The second approach is to use the cxx crate (library), which can generate most of the boilerplate FFI code automatically, and provides a modern API on the C++ side. To do that, it implements its own wrapper types, each wrapping the functionality of one type of one of the languages. Those wrapper types are implemented in both languages, and allow easily passing more advanced types than pointers and number types through the FFI boundary. On the rust side, the wrapper types are not really visible, because a macro generates everything for us.

The only unusual thing on the rust side will be a small ffi module, declaring which types and functions we want to expose to C++:

mod ffi {
    extern "Rust" {
        type Adblock;
        type AdblockResult;

        fn new_adblock(list_dir: &str, suffix_file: &str) -> Box<Adblock>;
        fn should_block(
            self: &Adblock,
            url: &str,
            source_url: &str,
            request_type: &str,
        ) -> Box<AdblockResult>;

All objects are returned as smart pointers, like Box. On the C++ side, this will result in a rust::Box<Adblock>, which is a type generated by the cxx_build crate, which is doing something slightly similar to cbindgen.

With the cxx crate, our build.rs will look like this:

extern crate cxx_build;

fn main() {

You may wonder, if the cxx crate makes everything so easy, why did I start with approach 1 at all? I had had a look at the cxx crate a few month ago, when it was still too minimal to do what I needed. Luckily I had another look, since it has become really useful in the meantime. However learning the raw ffi way was important to understand what actually happens in the background, and I’d almost recommend everyone to have a look at that first before using the cxx crate. Using cargo expand you can then understand what cxx generated for you.

Given the cxx crate makes this so much easier, I initially feared it might add tons of new dependencies and increase the build time, but to my surprise it actually has a lot less dependencies than cbindgen. Even though cbindgen only uses those at build time (they don’t end up in the binary), they take some time to build.

Angelfish has recently switched to using the cxx crate, so you find usage examples in the current version of the ad block code.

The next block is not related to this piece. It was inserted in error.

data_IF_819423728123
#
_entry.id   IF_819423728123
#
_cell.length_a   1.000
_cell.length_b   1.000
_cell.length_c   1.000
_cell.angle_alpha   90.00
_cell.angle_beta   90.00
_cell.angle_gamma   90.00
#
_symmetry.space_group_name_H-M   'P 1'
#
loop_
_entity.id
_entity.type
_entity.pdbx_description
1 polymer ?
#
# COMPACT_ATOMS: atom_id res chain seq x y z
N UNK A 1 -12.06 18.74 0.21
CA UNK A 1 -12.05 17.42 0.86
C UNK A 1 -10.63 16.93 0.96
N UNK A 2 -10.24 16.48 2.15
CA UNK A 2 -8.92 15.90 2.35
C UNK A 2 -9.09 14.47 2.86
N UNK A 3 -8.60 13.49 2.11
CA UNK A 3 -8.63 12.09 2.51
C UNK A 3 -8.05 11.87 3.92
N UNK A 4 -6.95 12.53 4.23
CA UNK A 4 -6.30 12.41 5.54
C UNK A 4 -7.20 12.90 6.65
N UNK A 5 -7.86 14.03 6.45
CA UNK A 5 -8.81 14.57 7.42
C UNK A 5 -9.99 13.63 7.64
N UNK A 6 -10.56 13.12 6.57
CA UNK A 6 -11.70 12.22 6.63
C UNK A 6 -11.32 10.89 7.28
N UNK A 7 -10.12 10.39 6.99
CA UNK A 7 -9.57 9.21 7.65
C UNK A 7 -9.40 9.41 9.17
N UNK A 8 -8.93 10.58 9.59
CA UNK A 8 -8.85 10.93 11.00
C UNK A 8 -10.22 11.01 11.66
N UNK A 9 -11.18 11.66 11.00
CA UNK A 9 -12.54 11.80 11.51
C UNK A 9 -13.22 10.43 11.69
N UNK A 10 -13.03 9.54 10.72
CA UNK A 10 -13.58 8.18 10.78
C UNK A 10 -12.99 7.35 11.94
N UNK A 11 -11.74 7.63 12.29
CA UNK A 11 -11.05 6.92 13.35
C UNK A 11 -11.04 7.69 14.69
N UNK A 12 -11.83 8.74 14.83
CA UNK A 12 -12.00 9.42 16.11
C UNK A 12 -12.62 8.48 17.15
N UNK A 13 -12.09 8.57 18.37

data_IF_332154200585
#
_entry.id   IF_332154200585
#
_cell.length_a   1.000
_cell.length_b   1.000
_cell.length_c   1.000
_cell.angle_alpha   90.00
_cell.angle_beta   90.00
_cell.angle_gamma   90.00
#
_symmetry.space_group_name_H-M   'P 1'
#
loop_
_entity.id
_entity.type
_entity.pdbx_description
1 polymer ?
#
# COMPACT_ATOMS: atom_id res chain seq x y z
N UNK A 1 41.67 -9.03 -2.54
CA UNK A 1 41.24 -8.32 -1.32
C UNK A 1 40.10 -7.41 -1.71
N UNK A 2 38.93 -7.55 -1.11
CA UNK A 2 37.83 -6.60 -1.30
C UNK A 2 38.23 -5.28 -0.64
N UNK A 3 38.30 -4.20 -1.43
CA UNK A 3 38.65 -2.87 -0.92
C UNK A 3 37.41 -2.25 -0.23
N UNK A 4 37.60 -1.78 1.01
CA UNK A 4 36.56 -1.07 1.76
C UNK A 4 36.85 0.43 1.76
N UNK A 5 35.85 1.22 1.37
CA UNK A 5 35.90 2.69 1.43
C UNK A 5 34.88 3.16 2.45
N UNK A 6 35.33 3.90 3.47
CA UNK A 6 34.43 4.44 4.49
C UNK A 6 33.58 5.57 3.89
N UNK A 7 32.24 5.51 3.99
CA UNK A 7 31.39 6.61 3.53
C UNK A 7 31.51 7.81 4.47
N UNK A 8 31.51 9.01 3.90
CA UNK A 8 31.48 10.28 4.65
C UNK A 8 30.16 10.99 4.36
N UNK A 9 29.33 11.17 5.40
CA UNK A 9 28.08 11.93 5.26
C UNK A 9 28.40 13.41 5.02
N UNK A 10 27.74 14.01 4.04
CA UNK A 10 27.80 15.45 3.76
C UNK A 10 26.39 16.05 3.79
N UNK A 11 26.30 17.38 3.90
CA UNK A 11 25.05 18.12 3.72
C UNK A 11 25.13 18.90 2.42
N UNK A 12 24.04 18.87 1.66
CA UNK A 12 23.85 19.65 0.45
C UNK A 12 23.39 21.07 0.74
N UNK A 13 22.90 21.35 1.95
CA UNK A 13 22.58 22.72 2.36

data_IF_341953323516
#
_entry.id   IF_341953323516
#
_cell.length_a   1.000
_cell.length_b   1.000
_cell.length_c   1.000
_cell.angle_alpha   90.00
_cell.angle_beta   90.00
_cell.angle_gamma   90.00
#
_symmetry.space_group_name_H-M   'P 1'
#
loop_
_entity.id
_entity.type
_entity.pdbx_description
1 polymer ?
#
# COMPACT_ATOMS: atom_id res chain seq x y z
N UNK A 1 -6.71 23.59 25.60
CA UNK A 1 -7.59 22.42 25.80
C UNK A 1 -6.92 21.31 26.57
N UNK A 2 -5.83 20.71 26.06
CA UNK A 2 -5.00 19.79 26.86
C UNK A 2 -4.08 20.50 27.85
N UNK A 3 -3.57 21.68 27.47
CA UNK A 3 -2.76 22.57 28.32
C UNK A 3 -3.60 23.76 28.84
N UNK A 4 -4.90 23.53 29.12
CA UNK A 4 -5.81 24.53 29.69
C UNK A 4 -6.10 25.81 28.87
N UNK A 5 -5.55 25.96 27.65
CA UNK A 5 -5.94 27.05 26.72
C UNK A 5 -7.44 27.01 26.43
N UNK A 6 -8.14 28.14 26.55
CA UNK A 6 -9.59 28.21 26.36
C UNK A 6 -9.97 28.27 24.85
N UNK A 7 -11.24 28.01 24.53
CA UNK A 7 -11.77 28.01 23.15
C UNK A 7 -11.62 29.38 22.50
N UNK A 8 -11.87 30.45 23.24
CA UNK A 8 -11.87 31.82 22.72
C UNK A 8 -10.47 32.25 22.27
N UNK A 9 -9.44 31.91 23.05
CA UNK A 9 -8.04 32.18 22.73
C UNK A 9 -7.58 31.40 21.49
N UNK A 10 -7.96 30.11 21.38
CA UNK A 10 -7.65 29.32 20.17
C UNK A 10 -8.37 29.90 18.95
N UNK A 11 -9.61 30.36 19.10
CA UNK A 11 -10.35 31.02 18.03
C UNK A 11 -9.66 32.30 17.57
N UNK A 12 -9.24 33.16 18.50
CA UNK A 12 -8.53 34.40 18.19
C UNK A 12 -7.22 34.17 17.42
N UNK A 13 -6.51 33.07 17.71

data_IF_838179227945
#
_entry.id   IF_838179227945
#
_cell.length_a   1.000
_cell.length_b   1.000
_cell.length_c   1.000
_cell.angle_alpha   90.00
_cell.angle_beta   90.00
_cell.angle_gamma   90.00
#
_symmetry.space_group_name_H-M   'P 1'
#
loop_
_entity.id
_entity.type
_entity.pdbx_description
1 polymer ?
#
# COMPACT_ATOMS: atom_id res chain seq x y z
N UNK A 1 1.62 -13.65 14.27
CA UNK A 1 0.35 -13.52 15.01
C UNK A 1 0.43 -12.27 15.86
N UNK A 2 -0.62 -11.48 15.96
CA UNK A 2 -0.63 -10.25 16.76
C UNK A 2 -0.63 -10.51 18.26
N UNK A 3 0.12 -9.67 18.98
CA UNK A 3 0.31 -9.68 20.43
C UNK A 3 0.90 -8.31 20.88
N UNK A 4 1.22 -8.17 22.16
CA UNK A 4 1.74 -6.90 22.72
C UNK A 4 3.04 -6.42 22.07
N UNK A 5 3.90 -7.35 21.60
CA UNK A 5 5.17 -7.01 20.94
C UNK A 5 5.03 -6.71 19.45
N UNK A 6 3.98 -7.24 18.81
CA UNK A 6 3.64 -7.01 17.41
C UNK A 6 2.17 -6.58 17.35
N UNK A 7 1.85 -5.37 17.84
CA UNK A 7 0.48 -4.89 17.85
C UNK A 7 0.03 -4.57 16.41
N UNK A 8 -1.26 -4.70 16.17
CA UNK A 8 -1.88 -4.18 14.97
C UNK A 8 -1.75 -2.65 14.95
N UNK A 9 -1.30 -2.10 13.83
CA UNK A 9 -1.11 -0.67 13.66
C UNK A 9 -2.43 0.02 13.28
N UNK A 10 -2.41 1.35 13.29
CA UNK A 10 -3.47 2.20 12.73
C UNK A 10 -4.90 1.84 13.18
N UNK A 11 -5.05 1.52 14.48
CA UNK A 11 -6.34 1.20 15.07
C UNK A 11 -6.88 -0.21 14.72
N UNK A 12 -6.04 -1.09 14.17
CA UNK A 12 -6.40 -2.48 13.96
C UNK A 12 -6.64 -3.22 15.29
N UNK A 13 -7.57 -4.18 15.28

Build system

After we have written the FFI, we need to build the Rust code as part of our project, most likely using CMake. This could be very annoying and complicated, but luckily Corrosion exists to make this very easy for us. It can build our rust code using the cargo build system, and create CMake targets for the library we built, so its easy to link against it.

Usage in KDE

Now that the implementation part is explained, it makes sense to look into where this can be useful and where not. Unfortunately the truth is that some distros are still not fully happy with having to package rust code, because the rust community has a different approach to sharing code than known from the C / C++ world. While Qt re-implements some functionality also found in other C++ libraries, to only make it necessary to package Qt and not one library for json, one for xml, for http and so on, the rust community likes to split everything into small packages, so no unnecessary code is included.

In Angelfish, all the rust code is optional, and Angelfish can of course still be built without Rust.

Possible areas in KDE that could profit from using Rust are icon and SVG theme rendering code, which could profit from using rsvg or resvg. I can imagine it could also be useful for document thumbnailers, when a rust implementation of the file type already exists. A similar case could be KIO workers, and pretty much any other project that can profit from optional plugins.


This approach to using Rust in KDE allows to make use of the many libraries and language features the ecosystem provides, without running into the infamous “rewrite it in Rust” reflex. It avoids having to create rust bindings for all KDE Frameworks and Qt only to make use of Rust, and still produces readable code.